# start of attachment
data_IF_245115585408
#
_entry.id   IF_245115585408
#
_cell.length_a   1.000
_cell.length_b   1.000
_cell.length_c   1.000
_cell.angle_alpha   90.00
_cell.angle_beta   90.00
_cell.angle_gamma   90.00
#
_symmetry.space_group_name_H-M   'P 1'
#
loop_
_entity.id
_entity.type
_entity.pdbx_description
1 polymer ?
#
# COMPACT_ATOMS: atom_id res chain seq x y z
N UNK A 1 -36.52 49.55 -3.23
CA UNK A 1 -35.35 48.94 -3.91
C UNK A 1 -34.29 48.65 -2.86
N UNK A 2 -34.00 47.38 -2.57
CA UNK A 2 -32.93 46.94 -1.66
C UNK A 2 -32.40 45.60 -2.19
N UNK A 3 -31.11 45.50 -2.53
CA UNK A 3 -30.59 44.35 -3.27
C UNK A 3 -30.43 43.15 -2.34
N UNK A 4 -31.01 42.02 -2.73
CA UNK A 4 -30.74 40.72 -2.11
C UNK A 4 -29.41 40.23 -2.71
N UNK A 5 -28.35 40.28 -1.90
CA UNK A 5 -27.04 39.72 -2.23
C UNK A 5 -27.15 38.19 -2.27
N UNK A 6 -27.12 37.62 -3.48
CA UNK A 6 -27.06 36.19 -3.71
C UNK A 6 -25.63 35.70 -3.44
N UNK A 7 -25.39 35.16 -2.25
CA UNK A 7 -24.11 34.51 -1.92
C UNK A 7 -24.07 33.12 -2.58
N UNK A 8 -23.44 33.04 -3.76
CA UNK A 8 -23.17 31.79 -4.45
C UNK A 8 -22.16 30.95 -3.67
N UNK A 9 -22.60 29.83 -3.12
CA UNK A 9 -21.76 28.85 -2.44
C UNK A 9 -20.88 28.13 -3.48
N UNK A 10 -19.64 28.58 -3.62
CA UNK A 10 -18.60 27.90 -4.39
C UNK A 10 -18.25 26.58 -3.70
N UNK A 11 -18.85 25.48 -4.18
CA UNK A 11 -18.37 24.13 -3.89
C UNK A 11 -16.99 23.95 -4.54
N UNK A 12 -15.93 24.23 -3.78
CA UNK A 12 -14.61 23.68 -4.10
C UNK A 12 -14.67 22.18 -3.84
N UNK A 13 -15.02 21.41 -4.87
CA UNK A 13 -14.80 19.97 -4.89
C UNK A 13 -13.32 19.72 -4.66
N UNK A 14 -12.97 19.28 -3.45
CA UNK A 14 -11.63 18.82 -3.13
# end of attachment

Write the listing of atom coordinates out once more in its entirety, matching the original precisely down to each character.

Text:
data_IF_245115585408
#
_entry.id   IF_245115585408
#
_cell.length_a   1.000
_cell.length_b   1.000
_cell.length_c   1.000
_cell.angle_alpha   90.00
_cell.angle_beta   90.00
_cell.angle_gamma   90.00
#
_symmetry.space_group_name_H-M   'P 1'
#
loop_
_entity.id
_entity.type
_entity.pdbx_description
1 polymer ?
#
# COMPACT_ATOMS: atom_id res chain seq x y z
N UNK A 1 -36.52 49.55 -3.23
CA UNK A 1 -35.35 48.94 -3.91
C UNK A 1 -34.29 48.65 -2.86
N UNK A 2 -34.00 47.38 -2.57
CA UNK A 2 -32.93 46.94 -1.66
C UNK A 2 -32.40 45.60 -2.19
N UNK A 3 -31.11 45.50 -2.53
CA UNK A 3 -30.59 44.35 -3.27
C UNK A 3 -30.43 43.15 -2.34
N UNK A 4 -31.01 42.02 -2.73
CA UNK A 4 -30.74 40.72 -2.11
C UNK A 4 -29.41 40.23 -2.71
N UNK A 5 -28.35 40.28 -1.90
CA UNK A 5 -27.04 39.72 -2.23
C UNK A 5 -27.15 38.19 -2.27
N UNK A 6 -27.12 37.62 -3.48
CA UNK A 6 -27.06 36.19 -3.71
C UNK A 6 -25.63 35.70 -3.44
N UNK A 7 -25.39 35.16 -2.25
CA UNK A 7 -24.11 34.51 -1.92
C UNK A 7 -24.07 33.12 -2.58
N UNK A 8 -23.44 33.04 -3.76
CA UNK A 8 -23.17 31.79 -4.45
C UNK A 8 -22.16 30.95 -3.67
N UNK A 9 -22.60 29.83 -3.12
CA UNK A 9 -21.76 28.85 -2.44
C UNK A 9 -20.88 28.13 -3.48
N UNK A 10 -19.64 28.58 -3.62
CA UNK A 10 -18.60 27.90 -4.39
C UNK A 10 -18.25 26.58 -3.70
N UNK A 11 -18.85 25.48 -4.18
CA UNK A 11 -18.37 24.13 -3.89
C UNK A 11 -16.99 23.95 -4.54
N UNK A 12 -15.93 24.23 -3.78
CA UNK A 12 -14.61 23.68 -4.10
C UNK A 12 -14.67 22.18 -3.84
N UNK A 13 -15.02 21.41 -4.87
CA UNK A 13 -14.80 19.97 -4.89
C UNK A 13 -13.32 19.72 -4.66
N UNK A 14 -12.97 19.28 -3.45
CA UNK A 14 -11.63 18.82 -3.13